Tom: Well, Lucas hits it out of the park again. Yum!
Kirstin: Home run? That’s American, right? What’s the English equivalent of a home run in cricket then?
Tom: I am not an expert on sport. You might say. I don’t think there is a home run in cricket.
Kirstin: Getting a 6. Isn’t that the same thing in cricket? I can do tennis! But I don’t think they have a name for hitting the ball out of the court, for obvious reasons.
Tom: Right. Well, anyway, this was fantastic. Just what I like.
Kirstin: Yes, it made the house smell amazing. And you’ve already asked if we can have it again.
Tom: Well you did ask if we should do it with the chicken skin on.
Kirstin: Yes, I messed up on that. I spend my whole time telling patients not to eat chicken skin.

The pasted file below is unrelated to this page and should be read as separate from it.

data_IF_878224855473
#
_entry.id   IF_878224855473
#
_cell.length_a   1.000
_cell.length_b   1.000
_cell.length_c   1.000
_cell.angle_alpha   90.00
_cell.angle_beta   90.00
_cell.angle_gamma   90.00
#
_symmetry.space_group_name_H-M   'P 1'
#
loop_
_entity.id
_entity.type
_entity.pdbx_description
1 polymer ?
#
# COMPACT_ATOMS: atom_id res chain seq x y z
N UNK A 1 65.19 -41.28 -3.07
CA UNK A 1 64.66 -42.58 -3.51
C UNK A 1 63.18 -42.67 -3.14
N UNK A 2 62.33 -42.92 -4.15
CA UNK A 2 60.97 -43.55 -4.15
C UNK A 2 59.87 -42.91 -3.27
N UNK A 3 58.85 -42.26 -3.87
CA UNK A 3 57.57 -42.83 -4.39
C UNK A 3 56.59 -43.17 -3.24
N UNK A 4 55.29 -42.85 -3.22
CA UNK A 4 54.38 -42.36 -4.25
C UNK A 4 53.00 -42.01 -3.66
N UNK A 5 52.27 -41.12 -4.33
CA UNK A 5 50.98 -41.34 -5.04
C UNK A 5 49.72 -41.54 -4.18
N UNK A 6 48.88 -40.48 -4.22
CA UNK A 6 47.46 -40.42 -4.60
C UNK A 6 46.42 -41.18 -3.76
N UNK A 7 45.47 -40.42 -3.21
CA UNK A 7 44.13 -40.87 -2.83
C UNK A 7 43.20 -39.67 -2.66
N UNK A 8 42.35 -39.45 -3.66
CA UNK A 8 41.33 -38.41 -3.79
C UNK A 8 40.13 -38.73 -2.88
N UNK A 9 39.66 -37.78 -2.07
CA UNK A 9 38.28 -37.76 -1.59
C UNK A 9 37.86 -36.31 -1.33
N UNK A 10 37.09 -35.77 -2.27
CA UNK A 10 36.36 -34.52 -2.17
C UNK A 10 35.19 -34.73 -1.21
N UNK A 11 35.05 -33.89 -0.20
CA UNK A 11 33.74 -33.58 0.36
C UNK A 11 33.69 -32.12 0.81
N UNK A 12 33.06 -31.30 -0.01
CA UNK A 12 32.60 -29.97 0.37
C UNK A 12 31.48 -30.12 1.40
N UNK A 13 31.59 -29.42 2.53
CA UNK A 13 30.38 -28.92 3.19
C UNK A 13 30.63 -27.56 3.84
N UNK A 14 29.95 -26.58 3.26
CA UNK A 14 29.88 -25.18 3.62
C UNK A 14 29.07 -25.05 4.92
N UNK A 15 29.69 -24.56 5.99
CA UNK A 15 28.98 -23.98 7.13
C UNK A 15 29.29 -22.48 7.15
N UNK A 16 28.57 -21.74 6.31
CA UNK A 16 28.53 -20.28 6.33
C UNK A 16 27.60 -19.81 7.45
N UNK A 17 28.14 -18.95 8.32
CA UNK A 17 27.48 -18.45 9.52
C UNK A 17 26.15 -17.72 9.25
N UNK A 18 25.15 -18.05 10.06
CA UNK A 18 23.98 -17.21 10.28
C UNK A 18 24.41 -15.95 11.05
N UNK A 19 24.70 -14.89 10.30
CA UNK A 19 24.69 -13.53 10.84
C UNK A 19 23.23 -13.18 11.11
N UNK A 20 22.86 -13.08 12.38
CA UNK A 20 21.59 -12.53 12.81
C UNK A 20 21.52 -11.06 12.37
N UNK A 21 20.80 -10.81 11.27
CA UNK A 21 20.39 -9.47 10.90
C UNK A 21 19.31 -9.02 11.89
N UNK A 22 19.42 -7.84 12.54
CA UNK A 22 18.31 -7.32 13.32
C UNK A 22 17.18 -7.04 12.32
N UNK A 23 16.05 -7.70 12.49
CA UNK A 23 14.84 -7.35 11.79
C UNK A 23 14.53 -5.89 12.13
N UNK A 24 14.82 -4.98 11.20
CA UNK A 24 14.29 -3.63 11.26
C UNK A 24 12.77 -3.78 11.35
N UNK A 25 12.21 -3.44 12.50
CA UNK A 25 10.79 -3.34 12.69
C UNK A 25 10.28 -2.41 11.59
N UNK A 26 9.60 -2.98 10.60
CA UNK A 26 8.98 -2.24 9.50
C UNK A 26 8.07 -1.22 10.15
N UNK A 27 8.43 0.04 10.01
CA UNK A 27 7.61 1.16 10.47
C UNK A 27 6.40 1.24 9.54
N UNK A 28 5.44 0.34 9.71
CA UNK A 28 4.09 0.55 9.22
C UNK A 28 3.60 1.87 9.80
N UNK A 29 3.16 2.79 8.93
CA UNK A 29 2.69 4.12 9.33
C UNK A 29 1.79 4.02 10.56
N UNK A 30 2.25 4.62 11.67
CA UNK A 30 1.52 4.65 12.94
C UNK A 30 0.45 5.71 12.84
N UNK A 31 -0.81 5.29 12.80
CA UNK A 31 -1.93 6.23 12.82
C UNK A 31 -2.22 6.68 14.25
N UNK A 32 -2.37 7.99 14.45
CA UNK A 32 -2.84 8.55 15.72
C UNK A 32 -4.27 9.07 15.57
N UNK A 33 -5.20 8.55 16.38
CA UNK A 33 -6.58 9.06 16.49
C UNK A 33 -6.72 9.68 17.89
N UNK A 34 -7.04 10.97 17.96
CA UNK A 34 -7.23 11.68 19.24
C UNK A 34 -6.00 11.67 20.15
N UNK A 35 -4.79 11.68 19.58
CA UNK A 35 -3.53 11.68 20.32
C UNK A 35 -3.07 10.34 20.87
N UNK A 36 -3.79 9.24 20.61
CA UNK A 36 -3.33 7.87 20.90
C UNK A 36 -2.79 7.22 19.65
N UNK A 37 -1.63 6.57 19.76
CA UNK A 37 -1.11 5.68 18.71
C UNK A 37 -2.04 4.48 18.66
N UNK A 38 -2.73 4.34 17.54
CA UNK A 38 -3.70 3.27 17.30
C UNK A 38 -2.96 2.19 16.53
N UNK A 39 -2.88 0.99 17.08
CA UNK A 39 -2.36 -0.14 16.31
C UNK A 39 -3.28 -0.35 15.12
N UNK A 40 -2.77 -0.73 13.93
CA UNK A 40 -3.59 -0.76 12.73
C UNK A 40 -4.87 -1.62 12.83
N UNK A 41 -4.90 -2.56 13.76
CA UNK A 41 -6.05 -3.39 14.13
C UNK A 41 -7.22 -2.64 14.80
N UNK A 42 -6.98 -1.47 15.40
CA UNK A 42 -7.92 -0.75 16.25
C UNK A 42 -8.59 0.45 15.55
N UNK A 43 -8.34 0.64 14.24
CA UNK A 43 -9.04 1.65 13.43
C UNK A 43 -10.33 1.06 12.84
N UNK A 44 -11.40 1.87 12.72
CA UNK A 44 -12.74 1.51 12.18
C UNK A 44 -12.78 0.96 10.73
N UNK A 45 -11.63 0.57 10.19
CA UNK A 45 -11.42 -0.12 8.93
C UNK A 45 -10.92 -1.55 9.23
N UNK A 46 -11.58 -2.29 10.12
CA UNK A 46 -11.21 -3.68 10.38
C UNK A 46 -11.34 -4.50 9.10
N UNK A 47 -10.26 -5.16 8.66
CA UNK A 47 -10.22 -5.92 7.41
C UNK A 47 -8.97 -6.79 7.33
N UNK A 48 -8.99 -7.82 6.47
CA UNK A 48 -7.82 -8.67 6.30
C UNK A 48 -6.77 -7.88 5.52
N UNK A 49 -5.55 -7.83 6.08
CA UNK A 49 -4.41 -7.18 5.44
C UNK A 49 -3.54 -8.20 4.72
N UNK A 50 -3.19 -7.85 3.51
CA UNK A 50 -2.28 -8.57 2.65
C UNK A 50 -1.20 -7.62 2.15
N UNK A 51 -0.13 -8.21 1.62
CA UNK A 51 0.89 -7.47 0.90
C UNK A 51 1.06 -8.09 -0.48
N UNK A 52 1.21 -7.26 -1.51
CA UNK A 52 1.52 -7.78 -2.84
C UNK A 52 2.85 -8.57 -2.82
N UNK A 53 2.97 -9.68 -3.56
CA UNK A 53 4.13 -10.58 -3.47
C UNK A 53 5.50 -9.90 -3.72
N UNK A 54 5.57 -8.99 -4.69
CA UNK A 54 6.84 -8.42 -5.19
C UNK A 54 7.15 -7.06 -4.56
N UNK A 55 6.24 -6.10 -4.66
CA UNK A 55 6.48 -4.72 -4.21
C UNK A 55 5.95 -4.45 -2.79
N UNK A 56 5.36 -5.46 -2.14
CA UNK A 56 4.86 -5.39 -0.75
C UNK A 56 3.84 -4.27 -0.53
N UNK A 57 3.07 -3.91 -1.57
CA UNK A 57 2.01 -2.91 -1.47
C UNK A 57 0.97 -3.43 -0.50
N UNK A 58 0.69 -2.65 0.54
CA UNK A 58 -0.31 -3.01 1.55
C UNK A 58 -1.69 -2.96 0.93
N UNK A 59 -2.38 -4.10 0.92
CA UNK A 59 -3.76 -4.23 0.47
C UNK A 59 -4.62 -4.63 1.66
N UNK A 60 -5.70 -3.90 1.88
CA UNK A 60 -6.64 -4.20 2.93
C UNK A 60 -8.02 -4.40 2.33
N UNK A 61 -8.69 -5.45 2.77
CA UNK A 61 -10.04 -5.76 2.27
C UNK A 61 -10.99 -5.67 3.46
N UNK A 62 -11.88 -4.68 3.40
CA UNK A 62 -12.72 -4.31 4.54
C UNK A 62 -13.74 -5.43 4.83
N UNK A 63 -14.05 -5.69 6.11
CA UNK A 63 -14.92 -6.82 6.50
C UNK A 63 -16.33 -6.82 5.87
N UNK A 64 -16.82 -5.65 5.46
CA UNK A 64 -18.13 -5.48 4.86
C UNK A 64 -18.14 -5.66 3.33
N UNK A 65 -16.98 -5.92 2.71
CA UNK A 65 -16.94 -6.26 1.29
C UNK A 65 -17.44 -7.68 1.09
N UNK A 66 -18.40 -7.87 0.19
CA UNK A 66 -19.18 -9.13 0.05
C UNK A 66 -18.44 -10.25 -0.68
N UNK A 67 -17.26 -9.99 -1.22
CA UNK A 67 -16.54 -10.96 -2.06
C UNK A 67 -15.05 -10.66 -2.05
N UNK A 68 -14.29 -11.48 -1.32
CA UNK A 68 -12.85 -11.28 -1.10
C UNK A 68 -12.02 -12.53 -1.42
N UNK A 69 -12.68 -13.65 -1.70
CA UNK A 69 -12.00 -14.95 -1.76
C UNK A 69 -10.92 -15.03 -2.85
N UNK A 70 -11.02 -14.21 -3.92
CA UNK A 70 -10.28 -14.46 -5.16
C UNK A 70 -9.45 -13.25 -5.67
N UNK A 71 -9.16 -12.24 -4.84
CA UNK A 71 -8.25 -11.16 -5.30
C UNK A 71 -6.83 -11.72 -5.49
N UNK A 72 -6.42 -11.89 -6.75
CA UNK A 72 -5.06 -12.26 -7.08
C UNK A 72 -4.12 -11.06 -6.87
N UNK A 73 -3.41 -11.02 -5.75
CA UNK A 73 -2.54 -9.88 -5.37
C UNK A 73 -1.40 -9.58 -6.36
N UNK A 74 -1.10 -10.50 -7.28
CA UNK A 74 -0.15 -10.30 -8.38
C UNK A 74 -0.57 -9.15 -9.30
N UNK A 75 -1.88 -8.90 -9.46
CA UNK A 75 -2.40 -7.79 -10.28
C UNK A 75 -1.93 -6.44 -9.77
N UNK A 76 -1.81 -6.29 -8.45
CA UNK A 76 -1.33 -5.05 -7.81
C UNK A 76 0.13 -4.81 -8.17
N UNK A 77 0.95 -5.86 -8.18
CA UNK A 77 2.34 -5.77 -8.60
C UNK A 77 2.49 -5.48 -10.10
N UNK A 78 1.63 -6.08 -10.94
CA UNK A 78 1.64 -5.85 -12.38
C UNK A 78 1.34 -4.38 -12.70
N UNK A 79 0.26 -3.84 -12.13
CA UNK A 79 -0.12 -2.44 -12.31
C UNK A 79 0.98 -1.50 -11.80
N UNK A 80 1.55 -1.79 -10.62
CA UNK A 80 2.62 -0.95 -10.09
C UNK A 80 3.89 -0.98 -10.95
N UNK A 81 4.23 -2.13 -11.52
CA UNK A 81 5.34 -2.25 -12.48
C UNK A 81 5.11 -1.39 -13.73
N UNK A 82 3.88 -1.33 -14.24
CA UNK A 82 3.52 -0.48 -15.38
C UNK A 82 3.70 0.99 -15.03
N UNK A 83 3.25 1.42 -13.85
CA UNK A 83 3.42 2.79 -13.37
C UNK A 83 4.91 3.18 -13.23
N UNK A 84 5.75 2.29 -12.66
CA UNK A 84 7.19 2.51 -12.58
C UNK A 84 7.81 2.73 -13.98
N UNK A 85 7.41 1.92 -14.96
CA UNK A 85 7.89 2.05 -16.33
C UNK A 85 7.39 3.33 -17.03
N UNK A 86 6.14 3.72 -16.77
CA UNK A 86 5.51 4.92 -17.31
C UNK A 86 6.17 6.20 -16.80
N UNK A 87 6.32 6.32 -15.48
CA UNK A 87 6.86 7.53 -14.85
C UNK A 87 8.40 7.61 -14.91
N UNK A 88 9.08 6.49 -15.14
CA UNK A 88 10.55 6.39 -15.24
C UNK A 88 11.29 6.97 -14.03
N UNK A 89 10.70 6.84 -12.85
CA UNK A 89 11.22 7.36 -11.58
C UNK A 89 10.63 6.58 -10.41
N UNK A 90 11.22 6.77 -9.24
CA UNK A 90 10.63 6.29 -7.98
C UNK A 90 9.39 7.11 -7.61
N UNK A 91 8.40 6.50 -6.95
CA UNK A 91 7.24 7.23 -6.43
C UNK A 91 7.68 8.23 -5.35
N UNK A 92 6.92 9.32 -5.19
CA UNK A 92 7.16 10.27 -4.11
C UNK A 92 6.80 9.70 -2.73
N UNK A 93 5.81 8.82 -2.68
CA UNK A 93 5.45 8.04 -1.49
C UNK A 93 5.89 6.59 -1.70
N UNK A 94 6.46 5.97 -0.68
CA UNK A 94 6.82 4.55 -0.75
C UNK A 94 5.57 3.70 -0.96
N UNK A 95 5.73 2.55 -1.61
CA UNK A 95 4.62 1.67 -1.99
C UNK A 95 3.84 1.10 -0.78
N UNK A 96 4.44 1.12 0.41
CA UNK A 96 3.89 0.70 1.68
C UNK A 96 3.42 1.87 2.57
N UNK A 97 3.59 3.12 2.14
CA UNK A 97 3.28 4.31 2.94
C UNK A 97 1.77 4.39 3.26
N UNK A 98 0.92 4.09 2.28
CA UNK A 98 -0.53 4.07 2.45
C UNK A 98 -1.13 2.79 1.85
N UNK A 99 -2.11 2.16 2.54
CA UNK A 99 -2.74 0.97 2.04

Tom: You do? Oh dear.
Kirstin: Yes, for cholesterol reasons.
Tom: Ah. Have you seen what happens on Sunday evenings?
Kirstin: When you eat all the skin from an entire chicken? Oh, man. Better start you on a statin.
Tom: If I take the statin, can I go on eating all the chicken skin?
Kirstin: I will have to measure your blood pressure first before I can properly assess you.
Tom: Anyway, this was quite crisp even without the skin, because you have to turn it up to 240 degrees at the end. And I love the way the fennel and the lemon are hard to tell apart by the end. This really is my kind of food.
Kirstin: We had it with new potatoes, so there would be a carb. Carbs are OK. In moderation anyway.
Tom: Yes, but I would have settled for a larger portion of the chicken, fennel and lemon. The potatoes were the least tasty part.
Kirstin: With skin on the chicken?
Tom: Oh, yeah. Even better. When are we having this again? Can we have it when we go to Italy?
Kirstin: It depends whether fennel is in season, because Italian supermarkets only have vegetables when they are in season.
Tom: Ah. Well, fingers crossed!